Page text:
Editors' ChoiceDiabetes

Microbes and Type 1 Diabetes

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Science Translational Medicine  16 Jan 2013:
Vol. 5, Issue 168, pp. 168ec14
DOI: 10.1126/scitranslmed.3005668

Type 1 diabetes (T1D) is caused by the destruction of pancreatic β-cells (which produce insulin) by T cells, although the exact steps of T1D disease progression are not fully understood. Now, de Goffau et al. have uncovered an immunological link between the pancreas and gastrointestinal tract that may contribute to T1D development.

There are roughly 100 trillion microorganisms within the human intestine that are involved in regulating the gut’s immune system, specifically the T cells. The authors hypothesized that there were differences in the composition of intestinal microbiota in autoantibody-negative children and children with at least two diabetes-associated autoantibodies (“autoantibody-positive” children, who are prone to develop T1D). The subjects were matched for age, sex, histocompatibility locus antigen (HLA) risk genotype, and early feeding history. Using principal component analysis at the species level, the authors found that there was a low abundance of lactate- and butyrate-producing bacteria—including two of the most common bifidobacteria—in the autoantibody-positive children, which suggests that these bacteria are associated with β-cell autoimmunity. In addition, the number of β-cell autoantibodies was inversely correlated with levels of butyrate-producing bacterium. These data imply that the number of autoantibodies in children—and, hence, T1D—may be affected by changes in the gut bacterial population.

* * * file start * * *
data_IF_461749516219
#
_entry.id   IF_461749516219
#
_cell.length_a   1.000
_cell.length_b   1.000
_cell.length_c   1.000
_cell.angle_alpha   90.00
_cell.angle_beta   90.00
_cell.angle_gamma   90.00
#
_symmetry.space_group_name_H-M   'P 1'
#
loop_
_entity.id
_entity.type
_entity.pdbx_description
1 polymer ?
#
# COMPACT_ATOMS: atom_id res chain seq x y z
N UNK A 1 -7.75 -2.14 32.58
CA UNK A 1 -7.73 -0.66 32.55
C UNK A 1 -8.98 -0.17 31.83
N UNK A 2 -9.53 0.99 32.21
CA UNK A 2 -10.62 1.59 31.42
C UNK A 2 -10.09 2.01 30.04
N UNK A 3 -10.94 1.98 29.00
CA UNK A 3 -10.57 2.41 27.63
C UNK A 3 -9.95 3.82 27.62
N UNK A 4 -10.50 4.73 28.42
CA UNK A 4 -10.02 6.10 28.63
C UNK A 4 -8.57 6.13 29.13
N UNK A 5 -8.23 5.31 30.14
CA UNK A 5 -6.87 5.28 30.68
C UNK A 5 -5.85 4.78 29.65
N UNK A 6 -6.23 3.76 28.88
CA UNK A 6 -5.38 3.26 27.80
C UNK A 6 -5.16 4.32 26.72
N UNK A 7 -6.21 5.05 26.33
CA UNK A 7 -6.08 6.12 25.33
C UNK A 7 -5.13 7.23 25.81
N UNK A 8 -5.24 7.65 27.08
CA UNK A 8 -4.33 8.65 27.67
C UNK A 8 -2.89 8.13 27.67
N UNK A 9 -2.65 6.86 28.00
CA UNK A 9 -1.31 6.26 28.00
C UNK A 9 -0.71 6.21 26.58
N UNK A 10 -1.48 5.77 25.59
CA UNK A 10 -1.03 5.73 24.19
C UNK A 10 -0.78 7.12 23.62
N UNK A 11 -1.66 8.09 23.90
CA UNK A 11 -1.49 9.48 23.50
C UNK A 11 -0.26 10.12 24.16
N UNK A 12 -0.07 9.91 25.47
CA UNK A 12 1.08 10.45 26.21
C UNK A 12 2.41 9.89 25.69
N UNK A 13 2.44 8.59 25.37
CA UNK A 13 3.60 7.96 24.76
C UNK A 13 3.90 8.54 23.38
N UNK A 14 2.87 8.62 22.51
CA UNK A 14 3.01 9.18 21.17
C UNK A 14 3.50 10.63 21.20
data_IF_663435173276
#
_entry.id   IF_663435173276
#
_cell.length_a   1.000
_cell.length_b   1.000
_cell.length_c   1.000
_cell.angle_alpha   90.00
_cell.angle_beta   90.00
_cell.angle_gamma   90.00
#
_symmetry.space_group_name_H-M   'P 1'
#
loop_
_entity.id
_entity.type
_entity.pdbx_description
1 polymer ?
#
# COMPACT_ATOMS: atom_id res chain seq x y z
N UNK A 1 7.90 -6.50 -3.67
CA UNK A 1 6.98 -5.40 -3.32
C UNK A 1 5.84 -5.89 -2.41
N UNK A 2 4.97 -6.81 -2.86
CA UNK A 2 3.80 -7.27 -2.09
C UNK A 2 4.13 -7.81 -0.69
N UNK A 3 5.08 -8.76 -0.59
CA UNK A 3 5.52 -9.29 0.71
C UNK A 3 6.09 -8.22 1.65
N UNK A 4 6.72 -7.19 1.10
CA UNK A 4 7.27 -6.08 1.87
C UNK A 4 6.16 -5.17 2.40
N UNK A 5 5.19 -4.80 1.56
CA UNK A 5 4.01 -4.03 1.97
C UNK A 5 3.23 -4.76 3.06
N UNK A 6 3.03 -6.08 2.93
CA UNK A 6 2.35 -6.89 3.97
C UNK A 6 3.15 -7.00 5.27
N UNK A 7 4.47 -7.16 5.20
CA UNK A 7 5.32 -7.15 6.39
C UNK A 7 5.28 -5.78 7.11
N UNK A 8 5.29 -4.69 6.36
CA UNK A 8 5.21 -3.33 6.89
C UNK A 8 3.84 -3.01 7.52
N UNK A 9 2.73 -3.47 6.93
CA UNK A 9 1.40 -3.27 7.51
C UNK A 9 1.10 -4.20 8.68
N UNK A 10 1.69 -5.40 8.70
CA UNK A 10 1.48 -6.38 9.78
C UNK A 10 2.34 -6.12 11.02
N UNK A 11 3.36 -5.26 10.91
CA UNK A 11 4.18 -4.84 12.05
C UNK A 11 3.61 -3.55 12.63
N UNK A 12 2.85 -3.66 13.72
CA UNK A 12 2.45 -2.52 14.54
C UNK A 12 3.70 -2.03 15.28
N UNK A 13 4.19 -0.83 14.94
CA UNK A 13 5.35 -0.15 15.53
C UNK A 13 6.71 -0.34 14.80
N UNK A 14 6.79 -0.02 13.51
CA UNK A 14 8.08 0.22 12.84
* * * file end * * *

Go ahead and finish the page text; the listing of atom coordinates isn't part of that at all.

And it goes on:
Butyrate may have beneficial impacts on gut biology. Although there were no differences in fecal calprotectin or immunoglobulin A levels (biological markers of gut inflammation), de Goffau and colleagues suggest that butyrate levels may be critical in the regulation of autoreactive T cells during the development of T1D. Future studies will be needed to determine whether fecal microbiota involved in butyrate production pathways can prevent β-cell autoimmunity. Such findings would suggest that alterations in intestinal bacterial diversity in favor of butyrate-producing species may be an effective therapeutic strategy for T1D.

M. C. de Goffau et al., Fecal microbiota composition differs between children with β-cell autoimmunity and those without. Diabetes, published online 28 December 2012 (10.2337/db12-0526). [PubMed]

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